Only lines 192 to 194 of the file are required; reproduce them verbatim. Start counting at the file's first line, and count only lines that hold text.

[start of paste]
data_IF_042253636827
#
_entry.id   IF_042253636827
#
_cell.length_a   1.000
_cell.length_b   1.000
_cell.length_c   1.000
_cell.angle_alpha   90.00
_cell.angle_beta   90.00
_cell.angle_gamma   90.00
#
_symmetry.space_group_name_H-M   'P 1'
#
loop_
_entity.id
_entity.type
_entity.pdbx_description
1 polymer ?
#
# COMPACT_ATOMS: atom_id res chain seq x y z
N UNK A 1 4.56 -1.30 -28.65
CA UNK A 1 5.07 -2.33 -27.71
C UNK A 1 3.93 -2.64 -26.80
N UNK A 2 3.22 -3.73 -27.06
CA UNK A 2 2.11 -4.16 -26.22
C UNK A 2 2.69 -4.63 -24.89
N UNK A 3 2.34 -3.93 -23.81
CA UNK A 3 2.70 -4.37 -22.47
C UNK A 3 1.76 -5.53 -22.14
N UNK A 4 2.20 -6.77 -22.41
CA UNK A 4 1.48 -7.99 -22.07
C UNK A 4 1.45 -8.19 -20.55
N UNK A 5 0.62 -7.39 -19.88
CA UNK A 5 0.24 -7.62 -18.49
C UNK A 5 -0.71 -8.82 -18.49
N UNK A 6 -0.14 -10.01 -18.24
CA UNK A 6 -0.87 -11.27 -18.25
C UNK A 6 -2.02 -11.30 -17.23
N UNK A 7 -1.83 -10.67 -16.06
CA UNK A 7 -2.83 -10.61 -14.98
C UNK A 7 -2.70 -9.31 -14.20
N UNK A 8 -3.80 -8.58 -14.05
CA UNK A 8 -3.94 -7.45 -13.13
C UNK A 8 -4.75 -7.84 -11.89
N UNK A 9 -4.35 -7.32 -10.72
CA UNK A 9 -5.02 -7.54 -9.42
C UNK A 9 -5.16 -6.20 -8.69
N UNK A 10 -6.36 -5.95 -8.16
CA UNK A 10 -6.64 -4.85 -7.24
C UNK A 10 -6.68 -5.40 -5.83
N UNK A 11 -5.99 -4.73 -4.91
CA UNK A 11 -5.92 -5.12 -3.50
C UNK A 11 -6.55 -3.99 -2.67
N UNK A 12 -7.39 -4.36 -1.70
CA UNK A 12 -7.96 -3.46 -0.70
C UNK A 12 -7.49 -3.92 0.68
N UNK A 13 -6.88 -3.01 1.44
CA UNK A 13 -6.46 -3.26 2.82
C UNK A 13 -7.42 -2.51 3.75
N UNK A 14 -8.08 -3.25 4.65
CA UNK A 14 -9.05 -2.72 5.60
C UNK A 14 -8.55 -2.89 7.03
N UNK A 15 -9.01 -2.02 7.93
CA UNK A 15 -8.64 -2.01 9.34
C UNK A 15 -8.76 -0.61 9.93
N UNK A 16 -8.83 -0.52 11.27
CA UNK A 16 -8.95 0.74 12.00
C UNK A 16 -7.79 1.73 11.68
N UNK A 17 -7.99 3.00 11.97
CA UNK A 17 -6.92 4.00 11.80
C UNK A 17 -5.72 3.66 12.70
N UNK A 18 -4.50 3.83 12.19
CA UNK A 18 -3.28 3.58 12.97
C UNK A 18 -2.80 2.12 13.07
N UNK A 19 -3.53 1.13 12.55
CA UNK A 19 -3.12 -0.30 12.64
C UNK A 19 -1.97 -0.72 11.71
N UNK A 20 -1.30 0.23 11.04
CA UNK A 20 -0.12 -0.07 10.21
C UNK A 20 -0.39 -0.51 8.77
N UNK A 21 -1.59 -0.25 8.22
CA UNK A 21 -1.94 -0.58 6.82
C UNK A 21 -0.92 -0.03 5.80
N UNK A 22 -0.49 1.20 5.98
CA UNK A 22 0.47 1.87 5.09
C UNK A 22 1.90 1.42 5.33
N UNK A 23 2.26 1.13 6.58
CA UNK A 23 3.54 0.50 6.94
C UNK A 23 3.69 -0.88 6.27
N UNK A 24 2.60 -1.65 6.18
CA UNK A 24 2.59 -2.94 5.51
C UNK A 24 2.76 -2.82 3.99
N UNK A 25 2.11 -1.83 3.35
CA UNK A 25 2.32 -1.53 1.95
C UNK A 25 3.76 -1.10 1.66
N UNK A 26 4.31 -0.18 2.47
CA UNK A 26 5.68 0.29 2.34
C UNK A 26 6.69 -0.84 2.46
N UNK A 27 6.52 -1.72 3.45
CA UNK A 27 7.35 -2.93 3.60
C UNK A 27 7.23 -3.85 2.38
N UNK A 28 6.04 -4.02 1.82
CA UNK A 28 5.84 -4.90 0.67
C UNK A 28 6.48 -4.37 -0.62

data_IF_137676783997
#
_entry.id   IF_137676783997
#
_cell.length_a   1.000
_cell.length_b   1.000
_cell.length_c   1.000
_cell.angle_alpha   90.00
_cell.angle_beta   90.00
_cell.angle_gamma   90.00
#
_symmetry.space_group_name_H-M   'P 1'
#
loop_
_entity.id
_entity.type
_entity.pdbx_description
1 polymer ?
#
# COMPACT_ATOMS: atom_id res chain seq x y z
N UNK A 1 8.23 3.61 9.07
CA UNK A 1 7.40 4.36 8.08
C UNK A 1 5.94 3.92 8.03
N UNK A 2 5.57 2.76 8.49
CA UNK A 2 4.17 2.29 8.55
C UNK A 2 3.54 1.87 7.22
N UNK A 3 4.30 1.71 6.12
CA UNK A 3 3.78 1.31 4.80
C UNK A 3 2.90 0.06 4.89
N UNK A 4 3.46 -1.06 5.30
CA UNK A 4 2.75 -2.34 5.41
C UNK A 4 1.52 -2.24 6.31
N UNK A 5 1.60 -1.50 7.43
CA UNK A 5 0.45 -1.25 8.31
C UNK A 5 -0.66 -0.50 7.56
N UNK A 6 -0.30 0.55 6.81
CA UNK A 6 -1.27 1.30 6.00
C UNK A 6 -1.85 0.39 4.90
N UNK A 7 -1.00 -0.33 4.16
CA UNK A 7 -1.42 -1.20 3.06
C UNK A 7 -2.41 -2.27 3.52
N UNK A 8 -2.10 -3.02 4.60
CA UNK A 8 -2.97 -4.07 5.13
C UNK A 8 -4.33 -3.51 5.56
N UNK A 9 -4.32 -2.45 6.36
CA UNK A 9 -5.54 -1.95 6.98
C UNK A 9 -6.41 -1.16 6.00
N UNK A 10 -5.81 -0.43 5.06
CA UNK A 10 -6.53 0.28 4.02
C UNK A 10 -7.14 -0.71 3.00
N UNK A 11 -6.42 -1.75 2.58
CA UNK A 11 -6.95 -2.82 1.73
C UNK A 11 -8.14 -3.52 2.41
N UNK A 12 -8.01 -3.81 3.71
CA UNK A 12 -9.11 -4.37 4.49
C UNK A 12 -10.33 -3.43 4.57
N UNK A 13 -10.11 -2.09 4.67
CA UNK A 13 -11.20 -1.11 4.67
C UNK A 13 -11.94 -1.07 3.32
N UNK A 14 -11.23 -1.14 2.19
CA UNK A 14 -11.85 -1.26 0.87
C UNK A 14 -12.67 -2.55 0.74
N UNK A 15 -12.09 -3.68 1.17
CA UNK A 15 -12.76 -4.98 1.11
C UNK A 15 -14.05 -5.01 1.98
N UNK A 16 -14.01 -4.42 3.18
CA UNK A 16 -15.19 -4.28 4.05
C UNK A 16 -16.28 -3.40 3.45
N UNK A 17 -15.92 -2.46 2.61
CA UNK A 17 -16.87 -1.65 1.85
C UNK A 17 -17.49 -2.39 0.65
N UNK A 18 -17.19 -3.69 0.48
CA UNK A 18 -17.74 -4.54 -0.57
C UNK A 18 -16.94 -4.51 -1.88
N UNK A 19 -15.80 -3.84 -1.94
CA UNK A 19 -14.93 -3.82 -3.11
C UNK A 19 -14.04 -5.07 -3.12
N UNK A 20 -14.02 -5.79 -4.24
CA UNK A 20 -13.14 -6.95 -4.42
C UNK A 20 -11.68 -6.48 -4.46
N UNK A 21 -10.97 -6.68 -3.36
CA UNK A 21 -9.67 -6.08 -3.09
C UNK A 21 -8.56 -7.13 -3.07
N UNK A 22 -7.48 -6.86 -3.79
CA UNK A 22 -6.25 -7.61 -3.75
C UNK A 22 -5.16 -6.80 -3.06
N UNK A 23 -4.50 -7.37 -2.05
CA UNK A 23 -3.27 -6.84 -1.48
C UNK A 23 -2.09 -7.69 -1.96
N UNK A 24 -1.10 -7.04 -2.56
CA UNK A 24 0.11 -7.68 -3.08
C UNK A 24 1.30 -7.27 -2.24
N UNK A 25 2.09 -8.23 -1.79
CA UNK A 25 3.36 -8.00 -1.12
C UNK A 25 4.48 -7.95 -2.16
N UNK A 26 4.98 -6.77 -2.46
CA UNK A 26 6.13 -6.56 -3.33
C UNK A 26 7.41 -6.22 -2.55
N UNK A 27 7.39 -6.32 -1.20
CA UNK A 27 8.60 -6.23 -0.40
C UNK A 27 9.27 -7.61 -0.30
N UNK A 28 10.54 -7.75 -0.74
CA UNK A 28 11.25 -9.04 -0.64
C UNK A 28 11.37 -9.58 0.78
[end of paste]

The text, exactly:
CA UNK A 23 -3.27 -6.84 -1.48
C UNK A 23 -2.09 -7.69 -1.96
N UNK A 24 -1.10 -7.04 -2.56